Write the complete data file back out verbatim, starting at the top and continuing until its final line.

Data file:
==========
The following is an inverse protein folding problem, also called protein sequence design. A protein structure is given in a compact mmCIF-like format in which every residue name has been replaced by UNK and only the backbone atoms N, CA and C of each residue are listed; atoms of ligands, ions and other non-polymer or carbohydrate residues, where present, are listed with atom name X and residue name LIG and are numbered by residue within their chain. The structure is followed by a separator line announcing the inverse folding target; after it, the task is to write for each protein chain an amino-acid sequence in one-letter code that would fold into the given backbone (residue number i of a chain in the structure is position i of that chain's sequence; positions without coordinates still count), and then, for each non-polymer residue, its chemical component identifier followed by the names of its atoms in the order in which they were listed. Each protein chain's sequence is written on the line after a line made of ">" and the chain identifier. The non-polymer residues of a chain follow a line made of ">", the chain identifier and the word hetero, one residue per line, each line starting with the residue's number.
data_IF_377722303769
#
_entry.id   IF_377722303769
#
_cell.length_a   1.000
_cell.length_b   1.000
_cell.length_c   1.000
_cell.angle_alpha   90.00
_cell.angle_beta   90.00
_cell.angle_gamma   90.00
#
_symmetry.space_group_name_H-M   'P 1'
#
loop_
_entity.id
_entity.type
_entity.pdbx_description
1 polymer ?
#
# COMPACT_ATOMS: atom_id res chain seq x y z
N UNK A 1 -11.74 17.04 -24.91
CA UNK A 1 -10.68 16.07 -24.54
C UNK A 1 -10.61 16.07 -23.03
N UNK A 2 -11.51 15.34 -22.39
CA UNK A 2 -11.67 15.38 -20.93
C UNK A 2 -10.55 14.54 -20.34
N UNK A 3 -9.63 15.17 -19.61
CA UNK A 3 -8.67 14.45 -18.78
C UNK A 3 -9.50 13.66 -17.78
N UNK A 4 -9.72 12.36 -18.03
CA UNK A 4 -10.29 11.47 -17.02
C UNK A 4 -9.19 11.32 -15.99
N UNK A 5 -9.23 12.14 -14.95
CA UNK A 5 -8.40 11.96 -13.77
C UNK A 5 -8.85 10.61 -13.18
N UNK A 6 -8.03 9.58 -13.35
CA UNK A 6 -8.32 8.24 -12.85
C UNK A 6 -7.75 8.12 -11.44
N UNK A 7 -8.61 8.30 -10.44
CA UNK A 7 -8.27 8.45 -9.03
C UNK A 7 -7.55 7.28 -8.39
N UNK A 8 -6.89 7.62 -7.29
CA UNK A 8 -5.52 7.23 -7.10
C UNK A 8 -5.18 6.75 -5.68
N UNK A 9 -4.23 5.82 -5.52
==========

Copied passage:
The following is an inverse protein folding problem, also called protein sequence design. A protein structure is given in a compact mmCIF-like format in which every residue name has been replaced by UNK and only the backbone atoms N, CA and C of each residue are listed; atoms of ligands, ions and other non-polymer or carbohydrate residues, where present, are listed with atom name X and residue name LIG and are numbered by residue within their chain. The structure is followed by a separator line announcing the inverse folding target; after it, the task is to write for each protein chain an amino-acid sequence in one-letter code that would fold into the given backbone (residue number i of a chain in the structure is position i of that chain's sequence; positions without coordinates still count), and then, for each non-polymer residue, its chemical component identifier followed by the names of its atoms in the order in which they were listed. Each protein chain's sequence is written on the line after a line made of ">" and the chain identifier. The non-polymer residues of a chain follow a line made of ">", the chain identifier and the word hetero, one residue per line, each line starting with the residue's number.
data_IF_377722303769
#
_entry.id   IF_377722303769
#
_cell.length_a   1.000
_cell.length_b   1.000
_cell.length_c   1.000
_cell.angle_alpha   90.00
_cell.angle_beta   90.00
_cell.angle_gamma   90.00
#
_symmetry.space_group_name_H-M   'P 1'
#
loop_
_entity.id
_entity.type
_entity.pdbx_description
1 polymer ?
#
# COMPACT_ATOMS: atom_id res chain seq x y z
N UNK A 1 -11.74 17.04 -24.91
CA UNK A 1 -10.68 16.07 -24.54
C UNK A 1 -10.61 16.07 -23.03
N UNK A 2 -11.51 15.34 -22.39
CA UNK A 2 -11.67 15.38 -20.93
C UNK A 2 -10.55 14.54 -20.34
N UNK A 3 -9.63 15.17 -19.61
CA UNK A 3 -8.67 14.45 -18.78
C UNK A 3 -9.50 13.66 -17.78
N UNK A 4 -9.72 12.36 -18.03
CA UNK A 4 -10.29 11.47 -17.02
C UNK A 4 -9.19 11.32 -15.99
N UNK A 5 -9.23 12.14 -14.95
CA UNK A 5 -8.40 11.96 -13.77
C UNK A 5 -8.85 10.61 -13.18
N UNK A 6 -8.03 9.58 -13.35
CA UNK A 6 -8.32 8.24 -12.85
C UNK A 6 -7.75 8.12 -11.44
N UNK A 7 -8.61 8.30 -10.44
CA UNK A 7 -8.27 8.45 -9.03
C UNK A 7 -7.55 7.28 -8.39
N UNK A 8 -6.89 7.62 -7.29
CA UNK A 8 -5.52 7.23 -7.10
C UNK A 8 -5.18 6.75 -5.68
N UNK A 9 -4.23 5.82 -5.52